But it works on my PC!

The random thoughts of Richard Fennell on technology and software development

How long is my TFS 2010 to 2013 upgrade going to take – Part 2

Back in January I did a post How long is my TFS 2010 to 2013 upgrade going to take? I have now done some more work with one of the clients and have more data. Specially the initial trial was 2010 > 2013 RTM on a single tier test VM; we have now done a test upgrade from 2010 > 2013.2 on the same VM and also one to a production quality dual tier system.

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The key lessons are

  • There a 150 more steps to go from 2013 RTM to 2013.2, it takes a good deal longer.
  • The dual tier production hardware is nearly twice as fast to do the upgrade, though the initial steps (step 31, moving the source code) is not that much faster. It is the steps after this that are faster. We put it down to far better SQL throughput.

Cloning tfs repository with git-tf gives a "a server path must be absolute"

I am currently involved in moving some TFS TFVC hosted source to a TFS Git repository.  The first step was to clone the source for a team project from TFS using the command

git tf clone --deep http://tfsserver01:8080/tfs/defaultcollection ‘$My Project’ localrepo1

and it worked fine. However the next project I tried to move had no space in the source path

git tf clone --deep http://tfsserver01:8080/tfs/defaultcollection ‘$MyProject’ localrepo2

This gave the error

git-tf: A server path must be absolute.

Turns out if the problem was the single quotes. Remove these and the command worked as expected

git tf clone --deep http://tfsserver01:8080/tfs/defaultcollection $MyProject localrepo2

Seems you should only use the quotes when there are spaces in a path name.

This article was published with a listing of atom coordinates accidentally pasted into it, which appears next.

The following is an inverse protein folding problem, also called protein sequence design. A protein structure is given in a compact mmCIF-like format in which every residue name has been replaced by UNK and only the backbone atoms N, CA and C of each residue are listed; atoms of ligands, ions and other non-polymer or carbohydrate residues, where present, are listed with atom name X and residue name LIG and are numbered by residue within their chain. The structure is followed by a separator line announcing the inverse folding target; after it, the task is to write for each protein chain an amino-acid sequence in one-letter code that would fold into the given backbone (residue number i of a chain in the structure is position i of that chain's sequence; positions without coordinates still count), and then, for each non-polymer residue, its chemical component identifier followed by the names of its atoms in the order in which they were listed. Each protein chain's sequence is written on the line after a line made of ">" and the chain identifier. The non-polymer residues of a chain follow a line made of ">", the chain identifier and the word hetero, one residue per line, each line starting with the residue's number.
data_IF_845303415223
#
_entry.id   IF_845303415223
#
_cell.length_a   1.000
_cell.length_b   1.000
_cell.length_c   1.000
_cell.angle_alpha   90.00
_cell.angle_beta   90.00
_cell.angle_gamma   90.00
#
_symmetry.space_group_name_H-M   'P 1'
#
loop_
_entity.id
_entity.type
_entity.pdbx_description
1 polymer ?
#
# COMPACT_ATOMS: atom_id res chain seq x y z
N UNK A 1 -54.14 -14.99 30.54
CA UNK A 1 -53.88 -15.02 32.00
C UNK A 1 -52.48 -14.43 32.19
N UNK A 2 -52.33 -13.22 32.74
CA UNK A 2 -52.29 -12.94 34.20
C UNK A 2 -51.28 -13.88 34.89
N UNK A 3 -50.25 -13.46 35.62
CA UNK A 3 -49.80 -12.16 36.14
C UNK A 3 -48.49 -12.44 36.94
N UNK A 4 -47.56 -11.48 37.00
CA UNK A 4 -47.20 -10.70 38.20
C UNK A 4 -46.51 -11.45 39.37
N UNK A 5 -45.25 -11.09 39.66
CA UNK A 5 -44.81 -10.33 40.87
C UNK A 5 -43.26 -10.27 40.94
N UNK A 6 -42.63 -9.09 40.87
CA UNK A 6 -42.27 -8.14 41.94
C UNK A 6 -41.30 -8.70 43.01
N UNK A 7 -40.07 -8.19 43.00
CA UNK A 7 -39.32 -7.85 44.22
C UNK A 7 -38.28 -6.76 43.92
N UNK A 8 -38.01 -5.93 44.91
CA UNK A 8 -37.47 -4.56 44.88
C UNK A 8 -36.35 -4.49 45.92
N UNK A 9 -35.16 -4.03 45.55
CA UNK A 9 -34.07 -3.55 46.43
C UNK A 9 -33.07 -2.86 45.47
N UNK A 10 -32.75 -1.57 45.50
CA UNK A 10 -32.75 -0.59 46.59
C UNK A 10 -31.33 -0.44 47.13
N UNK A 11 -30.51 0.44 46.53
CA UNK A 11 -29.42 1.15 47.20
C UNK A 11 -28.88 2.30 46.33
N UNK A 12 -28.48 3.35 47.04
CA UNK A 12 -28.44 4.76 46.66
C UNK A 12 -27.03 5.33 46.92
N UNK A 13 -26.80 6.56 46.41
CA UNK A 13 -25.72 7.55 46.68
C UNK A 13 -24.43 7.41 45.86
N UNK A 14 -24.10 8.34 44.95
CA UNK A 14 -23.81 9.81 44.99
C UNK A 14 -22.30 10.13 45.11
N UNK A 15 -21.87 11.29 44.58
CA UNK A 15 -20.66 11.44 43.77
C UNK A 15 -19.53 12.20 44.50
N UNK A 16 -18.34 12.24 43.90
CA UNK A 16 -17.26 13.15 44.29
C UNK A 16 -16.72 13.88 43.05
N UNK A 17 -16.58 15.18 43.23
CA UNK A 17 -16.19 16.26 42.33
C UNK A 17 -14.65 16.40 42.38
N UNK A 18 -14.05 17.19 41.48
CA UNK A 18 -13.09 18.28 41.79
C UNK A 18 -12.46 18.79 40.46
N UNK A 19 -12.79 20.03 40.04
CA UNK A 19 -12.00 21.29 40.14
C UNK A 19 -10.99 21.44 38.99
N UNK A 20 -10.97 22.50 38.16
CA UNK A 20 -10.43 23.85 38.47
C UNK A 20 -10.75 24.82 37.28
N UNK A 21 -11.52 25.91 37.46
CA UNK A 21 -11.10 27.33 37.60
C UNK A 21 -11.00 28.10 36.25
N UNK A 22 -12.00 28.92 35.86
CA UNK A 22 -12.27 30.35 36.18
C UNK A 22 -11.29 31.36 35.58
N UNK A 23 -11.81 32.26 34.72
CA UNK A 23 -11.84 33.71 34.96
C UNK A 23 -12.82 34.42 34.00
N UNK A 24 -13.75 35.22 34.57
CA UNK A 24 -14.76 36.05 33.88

Updated 11 June – After a bit more thought I think I have tracked down the true cause. It is not actually the single quote, but the fact the command line had been cut and pasted from Word. This mean the quote was a ‘ not a '. Cutting and pasting from Word can always lead to similar problems, but it is still a strange error message, I would have expected an invalid character message

Our TFS Lab Management Infrastructure

After my session Techorama last week I have been asked some questions over how we built our TFS Lab Management infrastructure. Well here is a bit more detail, thanks to Rik for helping correcting what I had misremembered and providing much of the detail.

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For SQL we have two physical servers with Intel processors. Each has a pair of mirrored disks for the OS and RAID5 group of disks for data. We use SQL 2012 Enterprise Always On for replication to keep the DBs in sync. The servers are part of a Windows cluster (needed for Always On) and we use a VM to give a third server in the witness role. This is hosted on a production Hyper-V cloud. We have a number of availability groups on this platform, basically one per service we run. This allows us to split the read/write load between the two servers (unless they have failed over to a single box). If we had only one availability group for all the DBs  one node would being all the read/write and the other read only, so not that balanced.